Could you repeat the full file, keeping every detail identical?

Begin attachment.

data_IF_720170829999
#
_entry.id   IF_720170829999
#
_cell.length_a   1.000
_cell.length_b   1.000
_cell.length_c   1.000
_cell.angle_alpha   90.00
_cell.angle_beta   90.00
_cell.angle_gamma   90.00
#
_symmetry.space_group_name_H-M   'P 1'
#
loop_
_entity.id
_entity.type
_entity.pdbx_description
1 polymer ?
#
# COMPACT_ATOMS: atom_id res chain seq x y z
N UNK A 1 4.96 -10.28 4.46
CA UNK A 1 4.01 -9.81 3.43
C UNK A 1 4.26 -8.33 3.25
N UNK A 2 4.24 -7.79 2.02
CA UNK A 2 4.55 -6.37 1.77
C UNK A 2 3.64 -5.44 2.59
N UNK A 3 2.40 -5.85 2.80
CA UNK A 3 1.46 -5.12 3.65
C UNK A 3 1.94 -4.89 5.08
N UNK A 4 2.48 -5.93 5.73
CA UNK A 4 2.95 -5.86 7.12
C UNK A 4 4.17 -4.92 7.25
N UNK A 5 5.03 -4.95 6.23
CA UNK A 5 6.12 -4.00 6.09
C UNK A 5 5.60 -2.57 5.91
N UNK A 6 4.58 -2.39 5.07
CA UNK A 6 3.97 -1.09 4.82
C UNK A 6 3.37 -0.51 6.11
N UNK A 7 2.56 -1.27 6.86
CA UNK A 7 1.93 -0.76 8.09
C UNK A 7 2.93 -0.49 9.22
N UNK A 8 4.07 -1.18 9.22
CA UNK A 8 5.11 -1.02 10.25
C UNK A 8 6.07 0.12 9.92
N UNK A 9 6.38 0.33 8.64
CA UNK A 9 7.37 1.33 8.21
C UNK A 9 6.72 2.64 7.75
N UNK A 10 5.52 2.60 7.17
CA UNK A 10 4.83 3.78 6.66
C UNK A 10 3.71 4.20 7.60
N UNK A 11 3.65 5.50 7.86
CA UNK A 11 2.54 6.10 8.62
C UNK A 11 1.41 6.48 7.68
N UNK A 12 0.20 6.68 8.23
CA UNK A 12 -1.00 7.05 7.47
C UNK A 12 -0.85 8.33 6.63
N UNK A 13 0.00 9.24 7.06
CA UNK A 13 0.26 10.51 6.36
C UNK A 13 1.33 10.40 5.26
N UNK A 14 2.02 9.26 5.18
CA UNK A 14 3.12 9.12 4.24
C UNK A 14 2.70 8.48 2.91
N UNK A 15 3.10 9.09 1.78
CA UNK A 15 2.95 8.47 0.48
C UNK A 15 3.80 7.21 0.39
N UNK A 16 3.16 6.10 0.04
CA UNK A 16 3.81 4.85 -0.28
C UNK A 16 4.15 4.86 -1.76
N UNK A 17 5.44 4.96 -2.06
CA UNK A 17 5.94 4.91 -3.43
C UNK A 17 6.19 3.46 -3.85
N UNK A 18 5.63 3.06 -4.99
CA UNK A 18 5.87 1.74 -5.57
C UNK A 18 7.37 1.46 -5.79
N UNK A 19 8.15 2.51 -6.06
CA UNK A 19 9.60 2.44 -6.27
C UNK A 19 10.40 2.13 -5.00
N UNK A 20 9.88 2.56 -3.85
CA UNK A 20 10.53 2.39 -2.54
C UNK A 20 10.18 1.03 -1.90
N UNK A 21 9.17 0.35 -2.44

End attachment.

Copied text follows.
data_IF_720170829999
#
_entry.id   IF_720170829999
#
_cell.length_a   1.000
_cell.length_b   1.000
_cell.length_c   1.000
_cell.angle_alpha   90.00
_cell.angle_beta   90.00
_cell.angle_gamma   90.00
#
_symmetry.space_group_name_H-M   'P 1'
#
loop_
_entity.id
_entity.type
_entity.pdbx_description
1 polymer ?
#
# COMPACT_ATOMS: atom_id res chain seq x y z
N UNK A 1 4.96 -10.28 4.46
CA UNK A 1 4.01 -9.81 3.43
C UNK A 1 4.26 -8.33 3.25
N UNK A 2 4.24 -7.79 2.02
CA UNK A 2 4.55 -6.37 1.77
C UNK A 2 3.64 -5.44 2.59
N UNK A 3 2.40 -5.85 2.80
CA UNK A 3 1.46 -5.12 3.65
C UNK A 3 1.94 -4.89 5.08
N UNK A 4 2.48 -5.93 5.73
CA UNK A 4 2.95 -5.86 7.12
C UNK A 4 4.17 -4.92 7.25
N UNK A 5 5.03 -4.95 6.23
CA UNK A 5 6.12 -4.00 6.09
C UNK A 5 5.60 -2.57 5.91
N UNK A 6 4.58 -2.39 5.07
CA UNK A 6 3.97 -1.09 4.82
C UNK A 6 3.37 -0.51 6.11
N UNK A 7 2.56 -1.27 6.86
CA UNK A 7 1.93 -0.76 8.09
C UNK A 7 2.93 -0.49 9.22
N UNK A 8 4.07 -1.18 9.22
CA UNK A 8 5.11 -1.02 10.25
C UNK A 8 6.07 0.12 9.92
N UNK A 9 6.38 0.33 8.64
CA UNK A 9 7.37 1.33 8.21
C UNK A 9 6.72 2.64 7.75
N UNK A 10 5.52 2.60 7.17
CA UNK A 10 4.83 3.78 6.66
C UNK A 10 3.71 4.20 7.60
N UNK A 11 3.65 5.50 7.86
CA UNK A 11 2.54 6.10 8.62
C UNK A 11 1.41 6.48 7.68
N UNK A 12 0.20 6.68 8.23
CA UNK A 12 -1.00 7.05 7.47
C UNK A 12 -0.85 8.33 6.63
N UNK A 13 0.00 9.24 7.06
CA UNK A 13 0.26 10.51 6.36
C UNK A 13 1.33 10.40 5.26
N UNK A 14 2.02 9.26 5.18
CA UNK A 14 3.12 9.12 4.24
C UNK A 14 2.70 8.48 2.91
N UNK A 15 3.10 9.09 1.78
CA UNK A 15 2.95 8.47 0.48
C UNK A 15 3.80 7.21 0.39
N UNK A 16 3.16 6.10 0.04
CA UNK A 16 3.81 4.85 -0.28
C UNK A 16 4.15 4.86 -1.76
N UNK A 17 5.44 4.96 -2.06
CA UNK A 17 5.94 4.91 -3.43
C UNK A 17 6.19 3.46 -3.85
N UNK A 18 5.63 3.06 -4.99
CA UNK A 18 5.87 1.74 -5.57
C UNK A 18 7.37 1.46 -5.79
N UNK A 19 8.15 2.51 -6.06
CA UNK A 19 9.60 2.44 -6.27
C UNK A 19 10.40 2.13 -5.00
N UNK A 20 9.88 2.56 -3.85
CA UNK A 20 10.53 2.39 -2.54
C UNK A 20 10.18 1.03 -1.90
N UNK A 21 9.17 0.35 -2.44